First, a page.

COVID-19 vaccines saved almost 20 million lives in the first year alone

COVID-19 vaccines saved almost 20 million lives in the first year alone

COVID-19 vaccines saved almost 20 million lives in the first year alone

Another 599,300 deaths could have been prevented if countries had managed to meet the WHO target of vaccinating 40% of the population in each country by the end of 2021. Photo credit: Prostock/Shutterstock.com

The first study to model the impact of COVID vaccines on the pandemic worldwide has found that 19.8 million out of a possible 31.4 million deaths were prevented in the first year after vaccines were first rolled out in December 2020.

It is understandable to be disappointed with the various COVID-19 vaccines, even or perhaps especially for people who are in no way anti-vaccination. The speed and success with which they have been developed and rolled out has been impressive, but hopes that the vaccines would stop the pandemic entirely have not been fulfilled.

However, a study published in The Lancet Infectious Diseases looks at the donut, not the hole. Without vaccines, the number of deaths from COVID-19 would have more than doubled, the authors conclude. These were among the most life-saving developments of all time, a stunning achievement given the extraordinary time pressure everyone was under.

Estimates of how many people have died from COVID-19 are worryingly vague. Tracking reported deaths provides figures of just over 6 million. However, in countries where testing has not been widely available, this is a huge underestimate. Looking at the number of deaths compared to normal years puts the figure at 15 million in 2020 and 2021.

Inevitably, if it’s hard to say exactly how many died, it’s even harder to know how many might have in an alternate reality. dr However, Imperial College London’s Oliver Watson has sought to limit the task to 365 days after 8 December 2020, the day the first person received the first vaccine.

“Our findings provide the most complete assessment to date of vaccination’s remarkable global impact on the COVID-19 pandemic,” Watson said in a statement.

Watson and co-authors estimate that 12.2 million deaths were prevented in high- and upper-middle-income countries during this period, representing the countries that have been able to pay for the vaccines they need themselves, even if the acquisition is difficult turned out to be painfully slow. Despite reports that the COVID-19 Vaccine Access Initiative (COVAX) program was a failure as wealthy nations hogged supplies, another 7.5 million lives were saved in beneficiary countries.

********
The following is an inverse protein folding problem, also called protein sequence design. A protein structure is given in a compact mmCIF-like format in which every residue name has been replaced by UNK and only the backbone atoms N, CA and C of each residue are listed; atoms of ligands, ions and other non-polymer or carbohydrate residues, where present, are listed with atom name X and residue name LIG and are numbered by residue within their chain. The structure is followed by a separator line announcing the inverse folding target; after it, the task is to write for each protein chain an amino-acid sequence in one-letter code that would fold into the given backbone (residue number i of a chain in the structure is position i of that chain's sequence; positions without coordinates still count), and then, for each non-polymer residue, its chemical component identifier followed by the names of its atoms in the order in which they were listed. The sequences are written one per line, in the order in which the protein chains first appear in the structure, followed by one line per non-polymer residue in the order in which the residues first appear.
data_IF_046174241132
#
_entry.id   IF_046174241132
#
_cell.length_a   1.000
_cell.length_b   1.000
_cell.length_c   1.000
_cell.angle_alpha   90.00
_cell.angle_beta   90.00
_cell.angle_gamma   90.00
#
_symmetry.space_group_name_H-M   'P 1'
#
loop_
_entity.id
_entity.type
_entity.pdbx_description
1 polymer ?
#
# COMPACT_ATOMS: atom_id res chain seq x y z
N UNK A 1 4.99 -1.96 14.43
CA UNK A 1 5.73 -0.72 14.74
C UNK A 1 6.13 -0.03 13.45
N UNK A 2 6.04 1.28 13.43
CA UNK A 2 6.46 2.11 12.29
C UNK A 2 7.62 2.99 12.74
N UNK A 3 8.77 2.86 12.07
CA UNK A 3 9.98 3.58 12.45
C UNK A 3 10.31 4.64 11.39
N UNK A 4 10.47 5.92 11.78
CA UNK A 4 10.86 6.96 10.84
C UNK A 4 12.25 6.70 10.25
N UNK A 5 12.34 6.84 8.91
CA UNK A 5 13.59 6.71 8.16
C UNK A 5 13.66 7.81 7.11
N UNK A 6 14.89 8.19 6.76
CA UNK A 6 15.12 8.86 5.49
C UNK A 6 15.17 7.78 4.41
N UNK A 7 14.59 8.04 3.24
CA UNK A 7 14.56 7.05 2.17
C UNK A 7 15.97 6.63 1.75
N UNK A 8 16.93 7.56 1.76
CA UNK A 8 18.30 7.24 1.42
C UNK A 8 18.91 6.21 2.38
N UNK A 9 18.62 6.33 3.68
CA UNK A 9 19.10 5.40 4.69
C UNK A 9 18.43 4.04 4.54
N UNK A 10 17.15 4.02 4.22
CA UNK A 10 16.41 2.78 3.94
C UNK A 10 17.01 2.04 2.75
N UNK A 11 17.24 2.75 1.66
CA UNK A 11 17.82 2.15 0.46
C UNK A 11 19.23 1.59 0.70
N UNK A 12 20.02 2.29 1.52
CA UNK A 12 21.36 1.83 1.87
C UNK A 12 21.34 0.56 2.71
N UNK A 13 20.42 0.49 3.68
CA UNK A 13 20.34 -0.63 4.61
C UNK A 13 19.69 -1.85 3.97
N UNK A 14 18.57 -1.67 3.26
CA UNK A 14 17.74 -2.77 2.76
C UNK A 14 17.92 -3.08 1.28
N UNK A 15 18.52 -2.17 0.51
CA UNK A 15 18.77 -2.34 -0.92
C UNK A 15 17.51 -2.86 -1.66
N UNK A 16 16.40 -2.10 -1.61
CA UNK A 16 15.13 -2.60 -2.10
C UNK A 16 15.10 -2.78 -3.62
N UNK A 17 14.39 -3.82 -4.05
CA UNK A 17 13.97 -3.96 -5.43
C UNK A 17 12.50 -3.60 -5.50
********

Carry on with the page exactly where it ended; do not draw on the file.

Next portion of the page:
Taking into account country-level mortality rates before vaccine availability and different vaccination rates afterwards, the authors estimate that 15.5 million of the lives saved were caused by direct protection from the vaccine. Another 4.3 million were due to interrupted transmission, reducing the chance of infection in the unvaccinated or relieving pressure on healthcare systems.

Most of the initial lives saved were in India, although vaccination rates there initially lagged behind those in the West. Later in 2021, the main beneficiaries were developed countries with older populations, which eased movement restrictions and mask requirements.

Despite the numerous delays in introducing immunization in low-income countries, two-thirds of the world’s population have received at least one dose of vaccine. The World Health Organization (WHO) target of 70 percent by mid-2022 is almost within reach.

However, the world could have done even better. Another 600,000 lives would have been saved if, for example, the WHO target of vaccinating 40 percent of even the most underserved countries had been met. The authors note that misinformation-driven vaccine reluctance has cost lives around the world. They don’t attempt to quantify that number, but an accompanying commentary notes that nearly 100,000 lives could have been saved in Nigeria had WHO targets been met, with widespread anti-vax myths being a factor in the failure .

Imperial College’s COVID-19 modeling became a popular target for those opposed to government intervention early in the pandemic, when they predicted large numbers of deaths if the virus were allowed to spread unchecked. While her work continues to draw criticism from other epidemiologists, the much-ridiculed estimate of 2 million COVID-19 deaths in America without action seems tragically credible after the death toll surpassed one million.

Leave a Reply

Your email address will not be published.